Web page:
“The casting for A Suitable Boy is 80 per cent done,” she reveals. However, a call on who will play Lata, the teenage university student at the heart of the story, has yet to be made. “I’ve been looking for an actress to play Lata for six months now.” 

A major Hindi film star wants to do the role, Nair reveals. “I would love to have her on board. But I am also looking at a couple of unknown possibilities. I cannot, therefore, declare a name at this point because it is still cooking,” she adds. 

Nair has done successful literary adaptations in the past, notably Vanity Fair, based on William Makepeace Thackeray’s much-filmed mid-19th century novel, and The Namesake, adapted from Jhumpa Lahiri’s Pulitzer Prize-winning text. Excitement is understandably high as she launches into a project that will bring a South Asian epic to life for global audiences. 

A large part of the ensemble cast for A Suitable Boy is already in place. Among the names that Nair mentions are Tabu (as Saeeda Bai), Shefali Shah (as Rupa Mehra), Vivek Gomber (as Arun Mehra) and Rasika Dugal (as Savita Kapoor). “It is also looking very good with Naseeruddin Shah although it is not yet confirmed, but he is likely to play Nawab Sahib,” she announces. “I’ve got everyone I wanted. These are all amazing actors,” she adds.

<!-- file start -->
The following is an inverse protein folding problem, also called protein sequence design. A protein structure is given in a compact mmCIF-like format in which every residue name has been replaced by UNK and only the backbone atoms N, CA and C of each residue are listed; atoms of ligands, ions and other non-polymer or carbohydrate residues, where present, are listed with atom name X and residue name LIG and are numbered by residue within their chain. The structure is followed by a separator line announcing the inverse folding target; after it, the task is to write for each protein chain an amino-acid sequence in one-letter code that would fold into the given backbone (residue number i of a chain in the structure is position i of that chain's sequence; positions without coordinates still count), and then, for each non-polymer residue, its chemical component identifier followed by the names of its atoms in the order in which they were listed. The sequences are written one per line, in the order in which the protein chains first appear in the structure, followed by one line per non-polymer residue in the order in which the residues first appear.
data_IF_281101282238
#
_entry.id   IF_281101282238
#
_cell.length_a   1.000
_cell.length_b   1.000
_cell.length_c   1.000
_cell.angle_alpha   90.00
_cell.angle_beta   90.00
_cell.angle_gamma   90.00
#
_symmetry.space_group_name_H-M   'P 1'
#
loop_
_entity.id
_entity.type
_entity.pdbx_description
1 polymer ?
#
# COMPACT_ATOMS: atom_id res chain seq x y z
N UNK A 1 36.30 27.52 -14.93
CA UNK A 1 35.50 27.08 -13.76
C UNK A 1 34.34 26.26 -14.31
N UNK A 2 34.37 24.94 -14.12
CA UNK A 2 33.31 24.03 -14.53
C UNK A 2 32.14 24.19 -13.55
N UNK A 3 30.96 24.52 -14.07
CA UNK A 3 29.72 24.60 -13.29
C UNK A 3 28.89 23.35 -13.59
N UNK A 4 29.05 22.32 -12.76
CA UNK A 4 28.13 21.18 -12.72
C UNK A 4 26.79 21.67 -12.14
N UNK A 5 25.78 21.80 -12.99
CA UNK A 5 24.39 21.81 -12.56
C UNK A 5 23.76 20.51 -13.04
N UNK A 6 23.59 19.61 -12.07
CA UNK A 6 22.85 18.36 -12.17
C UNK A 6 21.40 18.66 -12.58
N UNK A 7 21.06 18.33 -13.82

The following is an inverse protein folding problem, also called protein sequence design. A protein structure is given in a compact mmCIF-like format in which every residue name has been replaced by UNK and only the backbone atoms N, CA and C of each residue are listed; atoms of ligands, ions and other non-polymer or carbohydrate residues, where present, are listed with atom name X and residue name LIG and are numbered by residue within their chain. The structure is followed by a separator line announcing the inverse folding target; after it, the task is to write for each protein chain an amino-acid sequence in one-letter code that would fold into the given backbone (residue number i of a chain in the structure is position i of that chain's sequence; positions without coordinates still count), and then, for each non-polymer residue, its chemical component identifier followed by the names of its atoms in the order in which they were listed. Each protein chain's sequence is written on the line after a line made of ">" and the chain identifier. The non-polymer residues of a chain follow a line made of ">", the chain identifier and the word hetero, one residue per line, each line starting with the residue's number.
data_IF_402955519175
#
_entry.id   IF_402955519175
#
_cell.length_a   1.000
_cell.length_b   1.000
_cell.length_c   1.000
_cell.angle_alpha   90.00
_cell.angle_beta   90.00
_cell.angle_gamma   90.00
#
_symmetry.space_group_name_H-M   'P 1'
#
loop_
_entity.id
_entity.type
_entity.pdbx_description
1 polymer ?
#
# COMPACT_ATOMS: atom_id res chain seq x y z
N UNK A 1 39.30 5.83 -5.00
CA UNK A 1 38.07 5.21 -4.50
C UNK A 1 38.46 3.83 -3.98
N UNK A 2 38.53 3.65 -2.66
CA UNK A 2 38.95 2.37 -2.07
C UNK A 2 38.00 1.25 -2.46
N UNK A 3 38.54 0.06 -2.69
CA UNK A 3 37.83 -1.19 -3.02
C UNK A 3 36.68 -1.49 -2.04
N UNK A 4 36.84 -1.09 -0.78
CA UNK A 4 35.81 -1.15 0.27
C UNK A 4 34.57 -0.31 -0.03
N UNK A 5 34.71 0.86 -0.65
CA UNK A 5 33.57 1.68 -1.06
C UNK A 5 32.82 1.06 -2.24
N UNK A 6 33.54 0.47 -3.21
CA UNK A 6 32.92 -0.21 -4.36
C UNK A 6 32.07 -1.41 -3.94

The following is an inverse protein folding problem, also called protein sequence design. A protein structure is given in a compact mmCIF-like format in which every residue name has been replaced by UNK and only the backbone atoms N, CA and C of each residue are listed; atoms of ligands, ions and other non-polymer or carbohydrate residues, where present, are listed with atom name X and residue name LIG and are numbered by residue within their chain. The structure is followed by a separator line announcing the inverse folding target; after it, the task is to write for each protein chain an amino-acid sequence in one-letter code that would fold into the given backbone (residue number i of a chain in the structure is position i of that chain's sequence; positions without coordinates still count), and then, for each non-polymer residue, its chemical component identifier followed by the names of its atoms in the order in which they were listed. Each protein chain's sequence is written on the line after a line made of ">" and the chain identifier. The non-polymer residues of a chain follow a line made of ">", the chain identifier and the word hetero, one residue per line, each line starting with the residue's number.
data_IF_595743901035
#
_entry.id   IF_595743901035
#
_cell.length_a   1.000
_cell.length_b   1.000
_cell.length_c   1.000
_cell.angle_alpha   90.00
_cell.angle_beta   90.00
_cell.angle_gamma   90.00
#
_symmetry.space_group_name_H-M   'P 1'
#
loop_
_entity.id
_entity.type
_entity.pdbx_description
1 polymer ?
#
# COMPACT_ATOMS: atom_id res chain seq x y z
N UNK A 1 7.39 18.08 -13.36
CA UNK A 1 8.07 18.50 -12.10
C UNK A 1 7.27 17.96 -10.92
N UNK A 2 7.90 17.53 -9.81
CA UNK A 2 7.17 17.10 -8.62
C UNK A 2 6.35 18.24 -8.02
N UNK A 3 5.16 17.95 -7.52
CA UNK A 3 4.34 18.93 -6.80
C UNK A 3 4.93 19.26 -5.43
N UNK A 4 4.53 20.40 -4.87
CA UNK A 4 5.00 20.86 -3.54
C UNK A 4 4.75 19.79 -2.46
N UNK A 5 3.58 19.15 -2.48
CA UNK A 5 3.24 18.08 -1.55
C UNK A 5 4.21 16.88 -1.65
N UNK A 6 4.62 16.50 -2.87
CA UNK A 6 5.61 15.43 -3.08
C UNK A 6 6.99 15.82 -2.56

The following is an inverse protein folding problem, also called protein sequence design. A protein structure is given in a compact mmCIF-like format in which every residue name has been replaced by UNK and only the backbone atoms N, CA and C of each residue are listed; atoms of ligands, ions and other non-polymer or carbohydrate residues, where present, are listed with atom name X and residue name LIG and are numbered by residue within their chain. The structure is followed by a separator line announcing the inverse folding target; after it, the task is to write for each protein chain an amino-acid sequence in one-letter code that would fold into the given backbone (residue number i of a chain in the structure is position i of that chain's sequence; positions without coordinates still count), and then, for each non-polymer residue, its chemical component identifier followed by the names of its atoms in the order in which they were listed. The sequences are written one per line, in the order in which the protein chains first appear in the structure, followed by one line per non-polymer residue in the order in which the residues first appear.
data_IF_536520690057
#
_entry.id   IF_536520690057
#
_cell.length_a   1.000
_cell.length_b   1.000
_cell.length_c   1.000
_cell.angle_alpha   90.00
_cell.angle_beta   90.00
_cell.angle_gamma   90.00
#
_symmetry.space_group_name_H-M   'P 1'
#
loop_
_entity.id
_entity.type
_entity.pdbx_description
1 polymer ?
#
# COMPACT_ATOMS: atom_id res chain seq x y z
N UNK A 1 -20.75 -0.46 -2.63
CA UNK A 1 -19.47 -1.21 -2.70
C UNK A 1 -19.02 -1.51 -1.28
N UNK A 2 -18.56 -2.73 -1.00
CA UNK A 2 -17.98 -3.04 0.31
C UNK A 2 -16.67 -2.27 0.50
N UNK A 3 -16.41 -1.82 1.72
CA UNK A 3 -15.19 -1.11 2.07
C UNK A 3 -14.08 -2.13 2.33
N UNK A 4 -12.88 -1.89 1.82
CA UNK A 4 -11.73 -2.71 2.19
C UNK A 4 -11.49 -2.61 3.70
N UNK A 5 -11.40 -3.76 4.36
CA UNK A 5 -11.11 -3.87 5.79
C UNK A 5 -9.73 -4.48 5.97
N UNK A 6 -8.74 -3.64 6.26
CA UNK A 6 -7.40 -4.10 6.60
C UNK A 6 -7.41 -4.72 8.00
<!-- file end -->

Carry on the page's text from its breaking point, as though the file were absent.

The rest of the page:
“We would love to premiere A Suitable Boy in a major film festival,” says Nair. “In fact, we would like to bring it to Cannes. We’ll be finished in time for the festival in 2020. But if not Cannes, then it will be Venice. I have a lot of people waiting for it.”

With 1988’s Salaam Bombay!, Nair was the first Indian filmmaker to win the Camera d’Or, the Cannes award for the best first film of a director. She, however, failed to get either Monsoon Wedding or The Namesake into the Cannes selection. “I was grateful, but very upset at the time, that Cannes rejected Monsoon Wedding. I came to the festival anyway and sold Monsoon Wedding to every country in the world in one hour. It then went on to win the Golden Lion at the Venice Film Festival.